Ministry studies “possible solutions” for Monastery of Santa Clara-a-Nova in Coimbra

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The Ministry of Culture said today that it is “analyzing possible solutions” for the Monastery of Santa Clara-a-Nova, in Coimbra, a central space for the Anozero biennial and which is in the process of being transformed into a hotel.

The Ministry of Culture “is analyzing the possible solutions, within the framework of the limitations arising from the commitments already made,” an official source from Dalila Rodrigues’ office told Lusa in a written response, when asked if the current government was willing to review the process.

“Since the current government took office on April 2, the Minister of Culture has been in contact with the director of the Biennale, as well as with the Minister of Economy, as it is recognized that the Anozero Biennale harmoniously reconciles with the historical-artistic components of the monument, despite the need for its rehabilitation,” said a source from the Ministry.

On April 10, Turismo de Portugal confirmed that Soft Time had won the public tender for the concession and transformation into a five-star hotel of the Monastery of Santa Clara-a-Nova, the central space for the programming of Coimbra’s contemporary art biennial Anozero, which has already admitted that, with the conditions laid down in that process, it could end.

In its response, the government regretted that in the transition process there was “no reference to the Anozero biennial, which makes it clear that, for the previous executive, this situation was irreversible”.

Dalila Rodrigues’ office recalls that it was the previous government, led by the PS, that decided to turn the Monastery into a hotel, under Revive (a program for the transformation and requalification of state-owned assets), “compromising the possibility of the Anozero biennial continuing in that space, under the conditions that its organization advocates”.

On April 10, Turismo de Portugal announced that the pre-contractual phase of the Revive tender, which envisaged the transformation of a built-up area of around 13,000 square meters into a five-star hotel, with a concession period of 50 years, had been closed.

There were two bids in the public procedure, but the company that came first withdrew from the process and Soft Time was subsequently contacted.

On the same day as the announcement, the Círculo de Artes Plásticas de Coimbra (CAPC), the organization that co-organizes and produces Anozero, said that the conditions were “met” for the biennial to end, given the progress of the process.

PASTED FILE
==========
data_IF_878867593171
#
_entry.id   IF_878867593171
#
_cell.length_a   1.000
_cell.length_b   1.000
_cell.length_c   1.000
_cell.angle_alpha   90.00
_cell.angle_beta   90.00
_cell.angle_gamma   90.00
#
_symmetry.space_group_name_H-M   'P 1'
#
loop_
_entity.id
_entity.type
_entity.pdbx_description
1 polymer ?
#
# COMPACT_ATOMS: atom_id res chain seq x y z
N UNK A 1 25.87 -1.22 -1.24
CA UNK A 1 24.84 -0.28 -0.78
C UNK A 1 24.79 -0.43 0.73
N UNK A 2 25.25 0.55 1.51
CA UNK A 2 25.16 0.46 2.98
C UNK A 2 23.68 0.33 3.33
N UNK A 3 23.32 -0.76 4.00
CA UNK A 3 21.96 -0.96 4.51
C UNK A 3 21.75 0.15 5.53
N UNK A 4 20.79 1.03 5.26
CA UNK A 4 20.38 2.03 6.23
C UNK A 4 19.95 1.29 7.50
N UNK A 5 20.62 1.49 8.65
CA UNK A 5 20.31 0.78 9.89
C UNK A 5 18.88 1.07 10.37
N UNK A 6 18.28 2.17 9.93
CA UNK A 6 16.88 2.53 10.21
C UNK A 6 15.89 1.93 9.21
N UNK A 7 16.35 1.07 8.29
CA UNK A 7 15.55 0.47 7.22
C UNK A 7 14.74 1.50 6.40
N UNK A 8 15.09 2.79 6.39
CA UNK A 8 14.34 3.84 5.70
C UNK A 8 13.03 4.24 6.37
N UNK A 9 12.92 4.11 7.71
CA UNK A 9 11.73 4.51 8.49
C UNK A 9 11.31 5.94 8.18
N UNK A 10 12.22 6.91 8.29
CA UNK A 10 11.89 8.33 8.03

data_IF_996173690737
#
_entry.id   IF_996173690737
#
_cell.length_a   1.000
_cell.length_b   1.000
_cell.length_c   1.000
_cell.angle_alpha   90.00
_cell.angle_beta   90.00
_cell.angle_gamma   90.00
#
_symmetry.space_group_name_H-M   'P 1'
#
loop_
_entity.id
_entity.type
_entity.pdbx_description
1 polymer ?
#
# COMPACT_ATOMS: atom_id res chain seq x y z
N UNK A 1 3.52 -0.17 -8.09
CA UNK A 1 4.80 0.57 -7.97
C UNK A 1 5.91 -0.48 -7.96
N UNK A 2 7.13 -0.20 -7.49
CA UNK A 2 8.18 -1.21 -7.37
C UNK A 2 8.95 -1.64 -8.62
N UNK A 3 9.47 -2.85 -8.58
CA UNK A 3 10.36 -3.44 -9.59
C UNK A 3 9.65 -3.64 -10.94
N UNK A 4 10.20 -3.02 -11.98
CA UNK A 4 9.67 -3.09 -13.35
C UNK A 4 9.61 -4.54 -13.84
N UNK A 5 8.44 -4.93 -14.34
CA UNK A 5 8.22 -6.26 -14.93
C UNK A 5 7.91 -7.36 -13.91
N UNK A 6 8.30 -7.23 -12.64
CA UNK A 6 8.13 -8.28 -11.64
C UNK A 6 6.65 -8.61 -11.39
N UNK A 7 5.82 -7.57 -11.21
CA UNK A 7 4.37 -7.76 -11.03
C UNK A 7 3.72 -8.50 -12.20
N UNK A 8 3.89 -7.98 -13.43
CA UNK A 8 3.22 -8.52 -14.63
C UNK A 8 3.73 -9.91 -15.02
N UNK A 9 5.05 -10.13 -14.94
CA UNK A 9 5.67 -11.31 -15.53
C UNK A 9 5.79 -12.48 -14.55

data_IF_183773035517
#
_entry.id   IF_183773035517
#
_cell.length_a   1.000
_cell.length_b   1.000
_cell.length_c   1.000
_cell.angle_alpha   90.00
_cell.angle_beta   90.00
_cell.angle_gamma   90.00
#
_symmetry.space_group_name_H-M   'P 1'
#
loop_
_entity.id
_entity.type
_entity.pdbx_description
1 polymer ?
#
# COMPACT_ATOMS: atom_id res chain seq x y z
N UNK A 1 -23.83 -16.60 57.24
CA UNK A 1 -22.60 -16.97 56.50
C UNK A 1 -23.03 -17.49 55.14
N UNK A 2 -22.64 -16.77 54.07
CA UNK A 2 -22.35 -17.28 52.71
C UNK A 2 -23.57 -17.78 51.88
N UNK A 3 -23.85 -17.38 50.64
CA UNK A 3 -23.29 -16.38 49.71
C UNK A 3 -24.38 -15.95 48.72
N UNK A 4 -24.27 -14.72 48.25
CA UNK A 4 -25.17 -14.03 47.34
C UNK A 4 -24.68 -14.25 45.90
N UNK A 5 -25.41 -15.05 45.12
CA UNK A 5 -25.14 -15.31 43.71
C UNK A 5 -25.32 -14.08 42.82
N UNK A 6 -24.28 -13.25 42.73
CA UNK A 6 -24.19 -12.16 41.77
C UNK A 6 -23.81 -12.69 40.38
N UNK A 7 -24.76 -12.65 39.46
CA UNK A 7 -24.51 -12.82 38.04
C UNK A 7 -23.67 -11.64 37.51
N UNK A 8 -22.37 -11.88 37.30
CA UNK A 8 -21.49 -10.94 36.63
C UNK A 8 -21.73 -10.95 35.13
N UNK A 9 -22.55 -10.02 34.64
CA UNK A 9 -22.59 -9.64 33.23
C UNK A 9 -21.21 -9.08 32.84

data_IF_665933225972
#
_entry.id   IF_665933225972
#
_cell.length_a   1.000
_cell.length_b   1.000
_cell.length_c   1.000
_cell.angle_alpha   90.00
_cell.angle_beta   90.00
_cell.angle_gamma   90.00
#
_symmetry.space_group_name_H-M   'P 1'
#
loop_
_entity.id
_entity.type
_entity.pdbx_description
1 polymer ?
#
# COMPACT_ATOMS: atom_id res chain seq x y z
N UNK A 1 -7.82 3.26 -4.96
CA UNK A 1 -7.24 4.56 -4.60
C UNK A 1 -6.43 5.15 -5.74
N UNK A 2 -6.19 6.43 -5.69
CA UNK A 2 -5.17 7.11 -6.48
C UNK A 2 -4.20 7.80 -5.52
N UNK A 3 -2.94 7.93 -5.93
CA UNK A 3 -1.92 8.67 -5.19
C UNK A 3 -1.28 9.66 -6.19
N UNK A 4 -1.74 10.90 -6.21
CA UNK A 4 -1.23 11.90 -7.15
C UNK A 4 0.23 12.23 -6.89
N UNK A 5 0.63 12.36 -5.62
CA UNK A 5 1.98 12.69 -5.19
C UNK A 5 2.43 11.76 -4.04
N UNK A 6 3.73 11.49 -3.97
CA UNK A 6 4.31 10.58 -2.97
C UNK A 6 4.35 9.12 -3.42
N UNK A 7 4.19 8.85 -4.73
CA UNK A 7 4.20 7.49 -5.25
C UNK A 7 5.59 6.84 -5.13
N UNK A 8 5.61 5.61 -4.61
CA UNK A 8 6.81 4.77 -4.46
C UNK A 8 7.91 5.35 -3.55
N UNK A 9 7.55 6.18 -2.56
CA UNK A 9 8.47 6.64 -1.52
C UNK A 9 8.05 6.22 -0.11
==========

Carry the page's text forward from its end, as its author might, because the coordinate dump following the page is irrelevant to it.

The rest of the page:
On Monday, the mayor of Coimbra, José Manuel Silva, said that the monument “cannot continue to deteriorate as it has been doing”, but admitted that the municipality would be willing to consider “all hypotheses that bring associated investment”.

“If someone can get public investment to restore the Monastery of Santa Clara-a-Nova and turn it into another destination, namely for the biennial, we’ll be happy to do it,” he said.

Also on Monday, hundreds of people, including cultural agents, the public and professionals in the field, signed an open letter (https://tinyurl.com/BienalNoMosteiro) addressed to the Prime Minister, the Minister of Culture, the Minister of Economy and the Mayor of Coimbra defending the Anozero biennial at the Monastery of Santa Clara-a-Nova.

“We, the makers and the public, demand a solution, built through dialogue, that will allow the Anozero biennial to solidify the relationship between art and the life of this city from this space,” the letter stresses, arguing that conditions “that allow the development and deepening” of the biennial in that space should be considered.

Hervé Hubert
Hervé Hubert
Hervé Hubert is a 55-year-old writer and journalist based in Porto, Portugal. Born in France, he brings a unique blend of French and Portuguese perspectives to his work. Education Hervé studied Journalism and Literature at the University of Lyon in France. After completing his studies, he gained valuable experience working with various French media outlets (Portugal France also). Career He worked for several years as a journalist in France before making the move to Portugal. In Porto, he joined the Portugal Pulse team as a staff writer. Skills Hervé specializes in storytelling, investigative journalism, and cultural commentary. He has a flair for capturing complex issues in a relatable way. Personal Life He currently resides in Porto and enjoys the city's rich culture, from Fado music to Francesinha cuisine. Hervé continues to maintain strong ties to his French heritage, often traveling back to France for family visits and cultural exploration. With his unique background and diverse skill set, Hervé Hubert adds a layered, multicultural lens to every story he covers.

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